Of critical importance will be the quantity and quality of information that is shared; more data and insight will undoubtedly improve the usefulness of the Matrix. To this end, we are encouraging both members and non-members of INREV to get fully involved and contribute relevant information.
The Matrix will actually be a dual-purpose industry tool. In addition to providing essential information on where to find relevant data to develop internal models, the data and insight collected can also be used on behalf of the industry to show where data can be found that demonstrate how the standard solvency capital requirement for property investments in Europe should be more appropriately calculated. Although there has been extensive dialogue with EIOPA and the European Commission to highlight the fact that the current standard solvency capital charge is not based on the most representative data available, the message doesn’t seem to have resonated yet. We hope that the Matrix will help to strengthen the industry’s argument about the need for a more accurate and representative standard capital requirement for real estate.
The detailed evidence from the Matrix project will also be relevant for organisations likely to be caught up in the Institutions for Occupational Retirement Provision (IORP) Directive, which is currently working on setting the capital requirement for pension funds. At the moment, it looks likely that pension companies could be facing the same ill-conceived 25% standard solvency capital charge for property investments.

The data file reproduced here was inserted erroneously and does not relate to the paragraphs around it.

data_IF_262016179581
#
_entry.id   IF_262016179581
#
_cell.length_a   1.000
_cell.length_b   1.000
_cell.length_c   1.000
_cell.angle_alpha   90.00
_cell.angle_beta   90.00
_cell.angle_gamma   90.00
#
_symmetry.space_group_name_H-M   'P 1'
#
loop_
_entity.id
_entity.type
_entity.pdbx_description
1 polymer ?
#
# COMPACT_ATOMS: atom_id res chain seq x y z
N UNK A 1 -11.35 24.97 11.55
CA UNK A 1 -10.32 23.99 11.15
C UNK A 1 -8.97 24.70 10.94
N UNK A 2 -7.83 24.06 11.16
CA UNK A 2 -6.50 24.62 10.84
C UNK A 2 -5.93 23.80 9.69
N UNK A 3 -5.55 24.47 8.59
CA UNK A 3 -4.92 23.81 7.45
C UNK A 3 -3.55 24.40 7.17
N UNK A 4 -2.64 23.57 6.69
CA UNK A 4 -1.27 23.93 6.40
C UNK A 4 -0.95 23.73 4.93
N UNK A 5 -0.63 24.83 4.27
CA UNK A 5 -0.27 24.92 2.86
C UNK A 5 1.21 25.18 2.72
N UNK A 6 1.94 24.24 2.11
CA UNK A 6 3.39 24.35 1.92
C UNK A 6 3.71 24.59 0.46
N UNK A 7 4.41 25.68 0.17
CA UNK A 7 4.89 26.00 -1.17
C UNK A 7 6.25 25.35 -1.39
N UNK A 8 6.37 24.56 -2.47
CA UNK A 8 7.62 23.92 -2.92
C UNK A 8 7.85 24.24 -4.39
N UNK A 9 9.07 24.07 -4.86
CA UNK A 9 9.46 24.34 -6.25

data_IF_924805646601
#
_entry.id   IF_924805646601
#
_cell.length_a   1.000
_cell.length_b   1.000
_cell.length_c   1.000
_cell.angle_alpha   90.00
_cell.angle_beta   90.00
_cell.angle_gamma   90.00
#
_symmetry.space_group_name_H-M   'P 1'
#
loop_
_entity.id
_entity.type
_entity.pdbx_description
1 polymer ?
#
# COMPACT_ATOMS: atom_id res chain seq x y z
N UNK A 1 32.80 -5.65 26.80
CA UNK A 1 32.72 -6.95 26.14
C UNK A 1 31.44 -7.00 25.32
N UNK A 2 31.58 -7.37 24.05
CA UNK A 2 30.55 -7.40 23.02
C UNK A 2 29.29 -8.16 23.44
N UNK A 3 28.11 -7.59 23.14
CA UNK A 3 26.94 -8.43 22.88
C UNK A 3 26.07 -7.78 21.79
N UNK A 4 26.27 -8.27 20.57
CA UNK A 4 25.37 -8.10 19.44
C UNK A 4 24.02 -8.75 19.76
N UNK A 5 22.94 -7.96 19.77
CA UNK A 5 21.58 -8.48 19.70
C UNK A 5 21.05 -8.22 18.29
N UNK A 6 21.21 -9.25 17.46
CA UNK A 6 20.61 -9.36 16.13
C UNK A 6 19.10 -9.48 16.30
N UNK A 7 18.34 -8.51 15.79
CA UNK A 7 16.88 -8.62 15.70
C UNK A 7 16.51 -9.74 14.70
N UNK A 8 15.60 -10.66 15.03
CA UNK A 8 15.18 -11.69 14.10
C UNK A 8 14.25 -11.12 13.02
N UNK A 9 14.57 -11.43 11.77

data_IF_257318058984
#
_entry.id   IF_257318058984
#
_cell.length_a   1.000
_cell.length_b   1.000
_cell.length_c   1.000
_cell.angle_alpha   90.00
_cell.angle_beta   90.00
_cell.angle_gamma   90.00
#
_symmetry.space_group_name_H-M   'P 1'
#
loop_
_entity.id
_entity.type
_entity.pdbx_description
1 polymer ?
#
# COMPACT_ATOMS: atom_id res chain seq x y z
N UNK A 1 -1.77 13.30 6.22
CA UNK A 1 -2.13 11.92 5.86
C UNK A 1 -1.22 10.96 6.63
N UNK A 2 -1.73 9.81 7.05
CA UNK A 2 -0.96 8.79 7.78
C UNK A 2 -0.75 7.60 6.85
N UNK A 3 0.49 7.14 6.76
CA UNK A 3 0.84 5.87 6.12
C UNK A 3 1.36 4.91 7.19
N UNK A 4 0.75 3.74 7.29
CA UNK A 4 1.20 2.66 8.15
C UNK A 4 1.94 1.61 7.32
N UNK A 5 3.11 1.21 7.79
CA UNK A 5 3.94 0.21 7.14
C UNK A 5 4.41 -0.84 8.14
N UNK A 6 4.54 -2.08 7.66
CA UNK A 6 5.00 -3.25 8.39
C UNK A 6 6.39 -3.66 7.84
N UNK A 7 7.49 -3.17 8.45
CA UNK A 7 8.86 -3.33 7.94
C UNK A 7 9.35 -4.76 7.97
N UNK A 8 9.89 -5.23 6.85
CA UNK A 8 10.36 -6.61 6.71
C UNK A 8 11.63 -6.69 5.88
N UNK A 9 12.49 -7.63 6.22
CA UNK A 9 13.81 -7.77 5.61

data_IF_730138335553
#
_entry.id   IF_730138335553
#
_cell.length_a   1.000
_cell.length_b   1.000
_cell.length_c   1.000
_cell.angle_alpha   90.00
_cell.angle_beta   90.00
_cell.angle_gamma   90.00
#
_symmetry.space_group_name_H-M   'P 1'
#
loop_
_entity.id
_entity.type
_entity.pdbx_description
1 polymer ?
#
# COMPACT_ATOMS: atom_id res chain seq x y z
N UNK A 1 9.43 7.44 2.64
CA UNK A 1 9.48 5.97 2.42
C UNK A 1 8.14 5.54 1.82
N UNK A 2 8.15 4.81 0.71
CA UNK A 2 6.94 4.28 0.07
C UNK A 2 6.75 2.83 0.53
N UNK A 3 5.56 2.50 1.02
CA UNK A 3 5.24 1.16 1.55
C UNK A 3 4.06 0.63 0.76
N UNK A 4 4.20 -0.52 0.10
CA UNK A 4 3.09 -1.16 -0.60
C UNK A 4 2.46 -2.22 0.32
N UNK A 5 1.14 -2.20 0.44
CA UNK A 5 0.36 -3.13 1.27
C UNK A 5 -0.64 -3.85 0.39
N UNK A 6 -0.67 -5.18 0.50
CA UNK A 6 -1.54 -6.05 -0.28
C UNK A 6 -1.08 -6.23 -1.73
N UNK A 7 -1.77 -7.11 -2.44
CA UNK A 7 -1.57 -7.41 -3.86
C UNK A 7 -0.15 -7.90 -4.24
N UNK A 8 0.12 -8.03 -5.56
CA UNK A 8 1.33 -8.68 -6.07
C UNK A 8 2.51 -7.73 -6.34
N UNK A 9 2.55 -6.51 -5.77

When Solvency II’s 25% solvency capital requirement for real estate was officially announced back in 2010, the decision by regulators to adopt it was partly the result of the limited amount of data available in Continental Europe. The charge was based on IPD monthly data from the UK, which was taken as a proxy for real estate volatility across all of Europe. This was an unhelpful starting point, of course, because it seriously misrepresented the true picture. The Matrix will identify data sources that capture a much more accurate snapshot across a far broader range of national jurisdictions. It is hoped that, in the future, this will give regulators the wherewithal to reach better evidence-based calculations that will result in fairer policy making.
As frustrating as they might have been for the Commission, the delays by the European Parliament over the vote on the Solvency II implementation timetable may arguably have been advantageous for the real estate industry. They have given us more time to develop the Matrix and prepare the evidence needed to encourage regulators to rethink the current standard capital requirement. An optimist might hope that these delays could suggest a more fundamental waning of enthusiasm for the Directive overall. But it’s probably too early to call. In the meantime, the introduction of the Internal Model Data Matrix will at least play a useful role in helping the industry prepare effectively for Solvency II and possibly IORP, if and when they come.
Jeff Rupp is public affairs director at INREV